Like many races this season, Corey LaJoie quietly wrapped up the night with a strong finish in 17th. The Spire Motorsports driver hovered just outside the top 20 for most of the race, but as is key in the 600, he kept himself in it. That allowed him to earn his third top 20 in four events and contribute to a current career-best 19.1 average finish.
Who’s in the Dog House
Contrary to his Front Row Motorsports teammate, Michael McDowell‘s day quickly went south in the final stage. After making a pit stop, McDowell’s tire came off in turn 2, likely leading to a penalty and relegating McDowell to a 28th-place finish.
Legacy Motor Club had perhaps the most agonizing race. While no underdog as a driver, Jimmie Johnson made his third start of the season with the team. On lap 75, the seven-time Cup champion went for a spin, barely brushing the wall. But things would get worse.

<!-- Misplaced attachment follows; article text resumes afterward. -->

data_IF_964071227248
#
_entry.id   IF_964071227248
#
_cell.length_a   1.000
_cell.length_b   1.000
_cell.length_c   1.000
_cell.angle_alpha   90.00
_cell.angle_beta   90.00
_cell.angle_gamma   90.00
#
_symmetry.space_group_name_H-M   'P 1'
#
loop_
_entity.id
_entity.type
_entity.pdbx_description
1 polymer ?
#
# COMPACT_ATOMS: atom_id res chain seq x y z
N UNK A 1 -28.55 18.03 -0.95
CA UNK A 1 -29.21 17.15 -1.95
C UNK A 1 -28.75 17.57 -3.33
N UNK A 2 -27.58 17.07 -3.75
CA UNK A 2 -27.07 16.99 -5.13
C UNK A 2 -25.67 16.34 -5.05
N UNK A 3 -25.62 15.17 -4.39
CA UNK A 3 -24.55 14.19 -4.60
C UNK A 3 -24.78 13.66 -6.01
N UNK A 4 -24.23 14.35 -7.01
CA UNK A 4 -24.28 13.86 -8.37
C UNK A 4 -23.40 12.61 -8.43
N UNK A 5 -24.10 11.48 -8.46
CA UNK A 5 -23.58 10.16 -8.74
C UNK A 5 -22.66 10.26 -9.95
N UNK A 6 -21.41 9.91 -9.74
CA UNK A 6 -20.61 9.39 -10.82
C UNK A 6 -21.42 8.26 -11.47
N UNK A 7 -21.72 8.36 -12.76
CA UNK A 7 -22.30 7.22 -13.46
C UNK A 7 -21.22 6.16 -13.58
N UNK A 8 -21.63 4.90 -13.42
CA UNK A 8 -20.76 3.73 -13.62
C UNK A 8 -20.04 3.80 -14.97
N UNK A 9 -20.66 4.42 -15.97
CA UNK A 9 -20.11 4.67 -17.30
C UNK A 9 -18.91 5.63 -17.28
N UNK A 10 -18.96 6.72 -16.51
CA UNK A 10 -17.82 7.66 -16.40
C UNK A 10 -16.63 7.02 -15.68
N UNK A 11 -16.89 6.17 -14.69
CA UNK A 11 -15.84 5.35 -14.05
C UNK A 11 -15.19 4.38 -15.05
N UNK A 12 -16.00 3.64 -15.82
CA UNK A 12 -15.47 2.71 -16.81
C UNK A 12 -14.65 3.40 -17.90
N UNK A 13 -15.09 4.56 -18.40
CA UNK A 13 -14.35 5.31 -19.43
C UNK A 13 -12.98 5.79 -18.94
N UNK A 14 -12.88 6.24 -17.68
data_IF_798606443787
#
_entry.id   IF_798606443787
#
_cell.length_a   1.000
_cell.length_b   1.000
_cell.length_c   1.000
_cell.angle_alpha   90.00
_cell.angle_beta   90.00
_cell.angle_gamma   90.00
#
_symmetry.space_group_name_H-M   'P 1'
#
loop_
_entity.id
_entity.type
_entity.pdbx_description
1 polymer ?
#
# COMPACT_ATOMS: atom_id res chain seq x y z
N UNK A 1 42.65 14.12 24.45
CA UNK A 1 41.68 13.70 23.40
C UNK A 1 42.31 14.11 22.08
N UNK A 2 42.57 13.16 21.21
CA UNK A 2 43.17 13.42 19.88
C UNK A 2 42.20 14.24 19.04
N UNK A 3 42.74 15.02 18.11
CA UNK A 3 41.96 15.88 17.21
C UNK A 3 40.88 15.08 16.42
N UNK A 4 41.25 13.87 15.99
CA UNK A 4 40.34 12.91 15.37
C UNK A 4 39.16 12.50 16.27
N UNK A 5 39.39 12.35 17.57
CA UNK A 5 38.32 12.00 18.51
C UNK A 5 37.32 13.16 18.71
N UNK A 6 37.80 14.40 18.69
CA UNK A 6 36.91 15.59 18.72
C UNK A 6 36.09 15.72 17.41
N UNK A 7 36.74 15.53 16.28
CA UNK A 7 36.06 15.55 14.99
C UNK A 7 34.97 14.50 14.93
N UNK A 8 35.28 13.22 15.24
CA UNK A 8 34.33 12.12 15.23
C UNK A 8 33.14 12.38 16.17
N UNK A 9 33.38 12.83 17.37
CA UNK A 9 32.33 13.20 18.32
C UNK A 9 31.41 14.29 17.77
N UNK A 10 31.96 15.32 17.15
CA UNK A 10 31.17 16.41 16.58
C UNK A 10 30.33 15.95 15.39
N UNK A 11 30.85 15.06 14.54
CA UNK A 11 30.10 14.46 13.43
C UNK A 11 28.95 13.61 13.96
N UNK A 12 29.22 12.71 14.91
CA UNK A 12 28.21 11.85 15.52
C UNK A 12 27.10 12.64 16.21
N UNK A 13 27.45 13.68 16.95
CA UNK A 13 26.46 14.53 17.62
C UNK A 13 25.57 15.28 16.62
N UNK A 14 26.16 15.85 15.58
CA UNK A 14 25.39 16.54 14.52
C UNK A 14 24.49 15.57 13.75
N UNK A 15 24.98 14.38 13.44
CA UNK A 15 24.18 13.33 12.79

Shortly after the conclusion of stage one, both Erik Jones and Noah Gragson hit debris on the track, puncturing holes in both cars’ radiators and forcing them to the garage, where Johnson had also taken his car for mechanical repairs.
Both Johnson and Gragson returned to the track, but on lap 164, the teammates collided, sending Johnson’s No. 84 for a spin. Both cars would eventually retire from the race, with Gragson credited with a 36th-place run and Johnson in 37th. Jones would return to the track and finish in 32nd, 59 laps down, a far cry from the speed he showed early on.
What They’re Saying
Haley (15th): “We fired off tight today, but the No. 31 team made some great adjustments and had good pit stops. We made it as high as eighth and thought we would get a top 10 there but just got shuffled at the end. A top 15 is not a bad day, but our car was by far the best car we’ve had all year. We made some major gains today as a team.”